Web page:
MINNEAPOLIS – Antonio "Bigfoot" Silva's fists did in Travis Browne. But a bum knee certainly didn't help matters.
With his opponent injured and clearly in trouble, Silva unloaded a big overhand right that set up in a first-round TKO victory in Friday's UFC on FX 5 heavyweight headliner.
The bout took place at Minneapolis' Target Center, and it aired on FX following preliminary-card bouts on FUEL TV.
The matchup featured two heavyweights headed in different directions. Browne looked to continue his undefeated run through the pro ranks and break into the division's elite. Silva simply hoped to avoid a third straight loss and a possible contract termination.
A confident Browne struck first with kicks but settled down and regrouped when Silva's big fists quickly countered him. "Bigfoot" then pushed his opponent into the cage, which resulted in the ref issuing a warning to Browne when he reached over the cage and used the illegal move to spin out of the clinch.
Then, when stepping forward with a punch, Browne clearly injured his left leg. Sensing an opportunity, Silva went on the offensive, walked the hobbled Browne into the cage, and then unloaded a big overhand right that scored an instant knockdown. Browne fell to his knees and never recovered, and Silva unloaded punches and hammerfists to force the referee's intervention.
The stoppage came at the 3:27 mark of the first round.
Man, that sounds like a wild west newspaper headline. But seriously, this card was a treat for folks who love finishes and comebacks (especially ones in the 2nd round). Onward!Silva vs Browne
- An evidently injured knee leading to a quick finish, Silva crushes Browne with a big right hand and follow-up shots midway through R1. Browne looked flashy and mobile at the start, but he looks to have tweaked his knee following an early overhand right. After that, Silva patiently waited for his opportunity, cutting off the cage to land a train of a punch that basically re-enacted Nogueira vs Schaub. On paper, this was a not the best fight for Silva, as he's struggled against more agile heavyweights who can outwork and outmaneuver him. One thing he's rarely lacked is killer instinct, and Browne's injured knee was a great big bullseye.Ellenberger vs Hieron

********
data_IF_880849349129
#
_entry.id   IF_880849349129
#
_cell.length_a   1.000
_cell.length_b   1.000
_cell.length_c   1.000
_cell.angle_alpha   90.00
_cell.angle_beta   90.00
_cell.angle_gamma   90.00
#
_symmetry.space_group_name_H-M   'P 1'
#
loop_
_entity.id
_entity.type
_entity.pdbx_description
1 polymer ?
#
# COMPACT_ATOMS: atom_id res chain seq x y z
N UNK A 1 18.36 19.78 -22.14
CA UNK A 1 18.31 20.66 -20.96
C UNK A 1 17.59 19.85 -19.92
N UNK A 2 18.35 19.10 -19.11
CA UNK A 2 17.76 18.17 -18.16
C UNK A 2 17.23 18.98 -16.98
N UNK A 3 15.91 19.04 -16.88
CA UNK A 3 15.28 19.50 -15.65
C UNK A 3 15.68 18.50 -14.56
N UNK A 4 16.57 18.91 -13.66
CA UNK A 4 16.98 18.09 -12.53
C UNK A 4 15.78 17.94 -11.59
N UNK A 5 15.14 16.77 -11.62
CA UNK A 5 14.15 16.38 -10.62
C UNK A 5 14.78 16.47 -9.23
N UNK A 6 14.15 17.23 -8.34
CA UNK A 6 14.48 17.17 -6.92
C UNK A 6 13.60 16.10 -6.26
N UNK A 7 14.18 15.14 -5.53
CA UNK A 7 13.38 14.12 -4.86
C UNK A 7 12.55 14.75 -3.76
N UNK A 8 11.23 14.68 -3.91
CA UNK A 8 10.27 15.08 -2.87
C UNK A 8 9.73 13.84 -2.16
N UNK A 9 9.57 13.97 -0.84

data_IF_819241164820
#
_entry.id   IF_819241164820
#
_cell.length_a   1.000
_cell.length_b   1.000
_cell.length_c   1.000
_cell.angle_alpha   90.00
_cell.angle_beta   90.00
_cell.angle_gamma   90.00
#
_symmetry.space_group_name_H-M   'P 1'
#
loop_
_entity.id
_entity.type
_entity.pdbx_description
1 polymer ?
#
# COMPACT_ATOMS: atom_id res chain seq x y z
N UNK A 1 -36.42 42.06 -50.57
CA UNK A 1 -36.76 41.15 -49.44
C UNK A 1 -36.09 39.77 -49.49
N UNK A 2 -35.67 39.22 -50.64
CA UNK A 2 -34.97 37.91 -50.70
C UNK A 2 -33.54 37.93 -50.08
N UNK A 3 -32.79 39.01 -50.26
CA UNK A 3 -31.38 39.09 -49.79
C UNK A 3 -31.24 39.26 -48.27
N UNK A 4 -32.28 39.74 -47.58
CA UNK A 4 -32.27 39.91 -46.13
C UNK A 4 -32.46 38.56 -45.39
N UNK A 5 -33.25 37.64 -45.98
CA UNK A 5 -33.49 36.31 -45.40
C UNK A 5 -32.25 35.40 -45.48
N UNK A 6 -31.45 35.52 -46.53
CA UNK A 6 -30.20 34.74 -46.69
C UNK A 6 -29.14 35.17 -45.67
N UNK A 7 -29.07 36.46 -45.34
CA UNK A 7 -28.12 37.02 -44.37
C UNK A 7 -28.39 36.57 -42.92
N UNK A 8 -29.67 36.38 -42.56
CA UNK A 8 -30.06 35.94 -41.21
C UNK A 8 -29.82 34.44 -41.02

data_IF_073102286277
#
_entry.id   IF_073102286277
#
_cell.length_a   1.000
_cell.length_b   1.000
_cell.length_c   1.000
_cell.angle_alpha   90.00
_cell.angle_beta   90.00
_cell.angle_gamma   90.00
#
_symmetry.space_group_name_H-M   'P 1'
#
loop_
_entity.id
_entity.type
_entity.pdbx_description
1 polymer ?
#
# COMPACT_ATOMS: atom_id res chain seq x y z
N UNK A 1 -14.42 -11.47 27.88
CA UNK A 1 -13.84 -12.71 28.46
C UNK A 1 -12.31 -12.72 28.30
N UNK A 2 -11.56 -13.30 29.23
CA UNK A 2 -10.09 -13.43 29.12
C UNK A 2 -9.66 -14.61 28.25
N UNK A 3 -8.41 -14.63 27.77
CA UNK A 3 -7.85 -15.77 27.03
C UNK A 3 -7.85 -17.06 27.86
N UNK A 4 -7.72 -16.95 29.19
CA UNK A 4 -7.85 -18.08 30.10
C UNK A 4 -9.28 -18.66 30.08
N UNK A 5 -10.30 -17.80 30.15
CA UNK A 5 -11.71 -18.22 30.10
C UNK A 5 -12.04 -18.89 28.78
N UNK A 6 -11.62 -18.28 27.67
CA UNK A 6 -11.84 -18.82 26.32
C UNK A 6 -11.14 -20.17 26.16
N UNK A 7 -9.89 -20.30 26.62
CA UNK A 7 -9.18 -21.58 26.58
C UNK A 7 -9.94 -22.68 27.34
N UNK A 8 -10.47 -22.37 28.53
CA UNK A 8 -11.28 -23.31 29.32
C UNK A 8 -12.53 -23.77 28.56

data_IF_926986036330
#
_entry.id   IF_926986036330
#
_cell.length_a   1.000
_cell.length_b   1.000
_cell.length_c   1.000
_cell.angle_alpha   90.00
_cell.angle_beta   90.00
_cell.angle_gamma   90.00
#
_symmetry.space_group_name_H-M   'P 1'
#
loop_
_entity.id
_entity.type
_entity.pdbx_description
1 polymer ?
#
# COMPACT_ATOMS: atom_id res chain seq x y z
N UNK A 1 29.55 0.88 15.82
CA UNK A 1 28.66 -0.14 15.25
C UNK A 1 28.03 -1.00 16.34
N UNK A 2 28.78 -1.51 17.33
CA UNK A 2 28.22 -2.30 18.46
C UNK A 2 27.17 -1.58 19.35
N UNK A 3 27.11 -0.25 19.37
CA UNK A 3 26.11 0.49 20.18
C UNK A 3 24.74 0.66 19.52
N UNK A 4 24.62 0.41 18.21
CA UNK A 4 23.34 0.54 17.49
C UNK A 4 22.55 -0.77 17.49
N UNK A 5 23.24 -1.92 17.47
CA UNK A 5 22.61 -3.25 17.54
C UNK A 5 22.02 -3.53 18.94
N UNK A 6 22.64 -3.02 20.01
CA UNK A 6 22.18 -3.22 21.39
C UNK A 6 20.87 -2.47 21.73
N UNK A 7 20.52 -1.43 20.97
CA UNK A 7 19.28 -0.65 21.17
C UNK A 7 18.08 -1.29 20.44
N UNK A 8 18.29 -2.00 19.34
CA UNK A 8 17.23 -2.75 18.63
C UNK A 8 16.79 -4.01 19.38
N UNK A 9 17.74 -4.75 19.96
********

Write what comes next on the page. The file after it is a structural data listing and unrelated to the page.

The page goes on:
- A calculated standoff between 2 smart veterans, Ellenberger rides timely takedowns and a few stunning punches to a 2-1 decision. Definitely the most reserved we've seen from Ellenberger, who usually comes out looking for a headshot. He'll need to be more aggressive to get a title shot, though this may be the follow-up fight to a loss he needed. Adjustments are made, new tactics are folded in with the old strengths, and what we can see after is a more complete fighter. The most exciting thing was that athletic hop-and-sprawl by Ellenberger late in R1. I don't remember seeing TDD like that since GSP/Kos I. Perhaps a bit disappointing, overall, but it's important to note that Hieron's good enough to generally avoid being dominated without being so good as to overwhelm the best welterweights. He was active enough to keep it close, but most shots were blocked and little landed flush.Dodson vs Formiga
- A tentative start before an exciting finish, Dodson clowns Formiga with his hands late in R2. The first few minutes were anything but Dodson's finest, as he seemed tentative despite a clear striking advantage. It wasn't just his flat stance or measured movement, but his punches consistently came up short. Check the moment 2 mins into R2 - Formiga charges, and Dodson just backs away. The flyweight champ, on the other hand, looks for opportunities like that to step back, plant his feet, and redirect momentum into a straight right counter. That said, Dodson eventually loosened up, changing levels with body shots before setting up that clean punch to the face (which to his credit landed even though Formiga's hands were up) and a flurry of strikes on the ground. Dodson's earned a title shot for sure, but as I said after Johnson won the belt, the champ will likely have evolved too much to be dethroned.Edwards vs Neer
- A textbook demonstration in the efficacy of early submission attempts, Edwards puts Neer to sleep with a leaping guillotine just past the first minute of R1. Neer's one of those guys who comes in and out of the UFC - he's got the tools to be a threat, but he doesn't have the physical ability to compete with the freaks. It's too early to apply that to Edwards, but he did get it done quickly tonight. Great stoppage by Gamst - Neer's arms had gone limp, but it was hard to tell as they were pinned from the struggle.Johnson vs Castillo